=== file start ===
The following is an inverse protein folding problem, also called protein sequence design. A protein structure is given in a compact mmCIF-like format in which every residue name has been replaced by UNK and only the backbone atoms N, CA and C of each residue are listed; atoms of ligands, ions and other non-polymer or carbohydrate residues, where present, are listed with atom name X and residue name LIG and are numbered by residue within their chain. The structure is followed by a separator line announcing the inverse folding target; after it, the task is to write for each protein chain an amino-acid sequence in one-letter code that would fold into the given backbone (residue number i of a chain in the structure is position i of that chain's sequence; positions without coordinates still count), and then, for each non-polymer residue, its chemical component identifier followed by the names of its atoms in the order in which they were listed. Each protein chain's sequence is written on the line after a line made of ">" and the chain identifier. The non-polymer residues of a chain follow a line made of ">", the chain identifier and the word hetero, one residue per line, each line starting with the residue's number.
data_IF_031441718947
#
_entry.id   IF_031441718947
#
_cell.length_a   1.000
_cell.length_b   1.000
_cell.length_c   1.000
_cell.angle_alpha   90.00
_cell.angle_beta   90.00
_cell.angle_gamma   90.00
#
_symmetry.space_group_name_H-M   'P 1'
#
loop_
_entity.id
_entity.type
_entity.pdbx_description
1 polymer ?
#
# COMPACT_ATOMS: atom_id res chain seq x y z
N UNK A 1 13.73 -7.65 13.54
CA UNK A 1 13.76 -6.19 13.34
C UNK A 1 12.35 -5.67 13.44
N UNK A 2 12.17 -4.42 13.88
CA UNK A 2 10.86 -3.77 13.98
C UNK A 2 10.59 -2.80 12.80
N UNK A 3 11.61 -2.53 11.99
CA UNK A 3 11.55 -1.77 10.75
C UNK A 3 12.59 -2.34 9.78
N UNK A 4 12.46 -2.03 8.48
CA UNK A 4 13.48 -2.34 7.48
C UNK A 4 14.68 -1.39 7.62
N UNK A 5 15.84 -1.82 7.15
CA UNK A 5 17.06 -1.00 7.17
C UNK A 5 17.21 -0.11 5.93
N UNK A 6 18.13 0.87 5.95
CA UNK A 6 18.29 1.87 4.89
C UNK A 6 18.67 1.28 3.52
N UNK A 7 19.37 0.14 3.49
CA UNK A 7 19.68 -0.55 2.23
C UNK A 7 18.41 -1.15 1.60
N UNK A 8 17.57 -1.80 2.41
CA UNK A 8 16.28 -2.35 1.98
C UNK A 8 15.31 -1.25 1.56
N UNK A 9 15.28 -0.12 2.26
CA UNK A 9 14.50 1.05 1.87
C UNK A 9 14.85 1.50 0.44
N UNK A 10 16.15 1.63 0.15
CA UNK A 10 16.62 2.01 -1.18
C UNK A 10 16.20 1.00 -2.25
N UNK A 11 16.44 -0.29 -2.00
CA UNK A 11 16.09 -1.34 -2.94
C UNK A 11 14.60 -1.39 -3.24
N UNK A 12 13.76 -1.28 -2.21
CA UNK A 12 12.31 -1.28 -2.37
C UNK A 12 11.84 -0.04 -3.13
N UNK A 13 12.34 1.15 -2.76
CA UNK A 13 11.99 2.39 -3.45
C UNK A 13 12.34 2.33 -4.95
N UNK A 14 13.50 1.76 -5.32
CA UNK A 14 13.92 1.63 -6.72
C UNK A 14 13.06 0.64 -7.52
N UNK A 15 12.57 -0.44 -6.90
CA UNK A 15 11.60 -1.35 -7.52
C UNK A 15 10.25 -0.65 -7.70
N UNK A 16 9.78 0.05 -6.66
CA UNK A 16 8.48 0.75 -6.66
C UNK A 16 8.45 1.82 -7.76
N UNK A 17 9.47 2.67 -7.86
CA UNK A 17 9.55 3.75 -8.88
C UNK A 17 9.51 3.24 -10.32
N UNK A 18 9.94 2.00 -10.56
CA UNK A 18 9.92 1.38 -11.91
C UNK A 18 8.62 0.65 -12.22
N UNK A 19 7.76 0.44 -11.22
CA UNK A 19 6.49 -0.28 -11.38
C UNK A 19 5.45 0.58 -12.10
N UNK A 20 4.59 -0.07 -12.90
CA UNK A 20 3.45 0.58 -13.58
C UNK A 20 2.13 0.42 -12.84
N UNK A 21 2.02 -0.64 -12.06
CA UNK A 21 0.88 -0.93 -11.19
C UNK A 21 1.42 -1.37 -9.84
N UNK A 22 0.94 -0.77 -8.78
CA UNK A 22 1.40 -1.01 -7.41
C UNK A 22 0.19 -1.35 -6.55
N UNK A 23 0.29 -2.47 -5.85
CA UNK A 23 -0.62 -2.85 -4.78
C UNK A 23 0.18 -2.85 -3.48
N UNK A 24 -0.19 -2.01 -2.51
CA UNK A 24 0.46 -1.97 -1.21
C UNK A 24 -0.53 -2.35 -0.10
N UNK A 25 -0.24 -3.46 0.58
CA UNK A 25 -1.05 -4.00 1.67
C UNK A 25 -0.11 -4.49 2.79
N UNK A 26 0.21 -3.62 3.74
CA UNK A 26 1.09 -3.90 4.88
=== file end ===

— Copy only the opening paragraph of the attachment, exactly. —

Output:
The following is an inverse protein folding problem, also called protein sequence design. A protein structure is given in a compact mmCIF-like format in which every residue name has been replaced by UNK and only the backbone atoms N, CA and C of each residue are listed; atoms of ligands, ions and other non-polymer or carbohydrate residues, where present, are listed with atom name X and residue name LIG and are numbered by residue within their chain. The structure is followed by a separator line announcing the inverse folding target; after it, the task is to write for each protein chain an amino-acid sequence in one-letter code that would fold into the given backbone (residue number i of a chain in the structure is position i of that chain's sequence; positions without coordinates still count), and then, for each non-polymer residue, its chemical component identifier followed by the names of its atoms in the order in which they were listed. Each protein chain's sequence is written on the line after a line made of ">" and the chain identifier. The non-polymer residues of a chain follow a line made of ">", the chain identifier and the word hetero, one residue per line, each line starting with the residue's number.